I’ve got a bit over 42 minutes of music recorded for the next project, and some parts ready for the next session. So that’s moving right along.
I’ve started thinking about next year’s list of goals. I have a “lol @ 2022” comment next to this year’s. I still think it’s a worthwhile exercise, even if inability to predict the future and a distorted idea of how I’m going to experience that time make them a little off. For instance, I said “no new basses until at least July” and then bought the Ibanez in January and ordered the Miezo in April because I was better aware of my needs and wants.
I have some thoughts to work out about how the bass integration is going. The Miezo solved my problems with playing at the desk, but that doesn’t mean it’s always smooth sailing. My main hindrance now is a general lack of adroitness — I’m still a beginner! The solution is (A) more practice and (B) work out how best to record multiple tracks live and in sync, so if I’m recording and let out an awful clanky twang, I can rescue the take. On the creative side, I also continue to work out what kind of role/sounds I want from it and how it fits in.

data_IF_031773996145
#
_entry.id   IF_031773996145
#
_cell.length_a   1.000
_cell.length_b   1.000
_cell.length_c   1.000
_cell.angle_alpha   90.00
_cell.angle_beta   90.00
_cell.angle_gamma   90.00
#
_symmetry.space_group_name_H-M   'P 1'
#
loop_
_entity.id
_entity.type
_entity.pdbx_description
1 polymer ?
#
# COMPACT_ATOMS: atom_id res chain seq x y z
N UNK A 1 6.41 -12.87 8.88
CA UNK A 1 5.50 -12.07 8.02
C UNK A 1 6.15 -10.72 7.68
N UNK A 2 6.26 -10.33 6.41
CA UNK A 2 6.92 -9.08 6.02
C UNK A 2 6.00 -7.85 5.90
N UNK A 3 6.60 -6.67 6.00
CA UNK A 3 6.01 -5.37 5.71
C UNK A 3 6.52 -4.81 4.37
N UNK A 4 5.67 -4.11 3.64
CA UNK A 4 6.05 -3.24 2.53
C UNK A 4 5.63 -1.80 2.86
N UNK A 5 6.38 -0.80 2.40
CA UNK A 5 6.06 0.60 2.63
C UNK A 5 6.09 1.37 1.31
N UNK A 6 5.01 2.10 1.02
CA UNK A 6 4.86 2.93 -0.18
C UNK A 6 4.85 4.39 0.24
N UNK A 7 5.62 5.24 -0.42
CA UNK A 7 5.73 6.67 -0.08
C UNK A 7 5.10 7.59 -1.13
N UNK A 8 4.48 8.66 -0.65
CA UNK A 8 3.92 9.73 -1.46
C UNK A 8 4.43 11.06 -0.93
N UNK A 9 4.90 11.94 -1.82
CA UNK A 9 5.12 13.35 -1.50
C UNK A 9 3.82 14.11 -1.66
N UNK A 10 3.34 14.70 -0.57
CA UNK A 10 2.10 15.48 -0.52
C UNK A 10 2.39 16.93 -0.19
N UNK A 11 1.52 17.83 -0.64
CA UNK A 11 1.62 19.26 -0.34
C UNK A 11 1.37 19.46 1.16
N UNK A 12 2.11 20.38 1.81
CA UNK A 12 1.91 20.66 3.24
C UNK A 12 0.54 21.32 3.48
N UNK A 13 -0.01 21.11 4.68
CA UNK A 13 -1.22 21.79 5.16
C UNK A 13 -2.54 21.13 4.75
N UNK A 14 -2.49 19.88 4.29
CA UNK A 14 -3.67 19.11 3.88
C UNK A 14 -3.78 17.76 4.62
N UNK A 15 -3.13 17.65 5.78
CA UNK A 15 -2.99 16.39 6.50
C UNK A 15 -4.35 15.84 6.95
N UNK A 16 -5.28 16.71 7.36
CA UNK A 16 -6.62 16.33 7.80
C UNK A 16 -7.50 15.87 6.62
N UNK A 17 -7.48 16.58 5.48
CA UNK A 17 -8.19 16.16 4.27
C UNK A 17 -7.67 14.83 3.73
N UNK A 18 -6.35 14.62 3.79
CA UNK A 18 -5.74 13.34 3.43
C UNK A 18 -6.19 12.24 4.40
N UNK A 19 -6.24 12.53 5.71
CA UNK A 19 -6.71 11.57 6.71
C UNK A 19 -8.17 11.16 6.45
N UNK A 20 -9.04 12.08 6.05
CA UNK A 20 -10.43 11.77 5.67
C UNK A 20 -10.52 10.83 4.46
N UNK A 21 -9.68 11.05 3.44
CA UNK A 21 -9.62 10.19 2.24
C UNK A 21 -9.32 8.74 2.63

One of the other items on my goal list, perpetually, has to do with online interactions. I don’t want to get involved in heated online arguments. I think my new way to specify this is “let people be wrong.” I think I tend to step in because I feel like people need correction, and… that’s only going to lead to frustration and animosity (and the Dark Side).
Moog recently released plugin versions of its Moogerfooger line of pedals. The original hardware was heavy-duty analog stuff with CV jacks on the back, and prices that started high when new, and went stratospheric after they were discontinued a few years ago. The set of 7 plugins is reasonably priced, and vary in usefulness from a gorgeous delay up to a ring modulator, PLL oscillator, and weird resonant EQ preset sequencer. I frankly don’t care whether they sound 100% authentic, they are full of character and a couple of them have been immediately useful.
Despite what some of those wrong people on forums have been saying, I feel like it’s been a great couple of years for music software. VCV Rack as a plugin, CLAP, Bitwig Spectral Suite, the Moog stuff. Strymon Big Sky, one of the most popular pedals for ambient and shoegaze reverbs, also was released in plugin form (though the price could be argued to be a bit high, at least to those of us with plenty of great reverbs already; you really have to specifically want the Strymon ones to go for it). Noise Engineering continues to release its Eurorack modules as plugins, and Arturia’s new Minifreak comes with a VST plugin version directly controllable by the hardware so you can have multiple instances of it. (Hopefully someday they’ll decide to sell the plugin separately). Overall, I don’t think the hardware synth renaissance has hurt software plugins at all — the main things that have hurt have been venture capitalists mucking up perfectly good companies, and the trend toward subscriptions rather than selling licenses.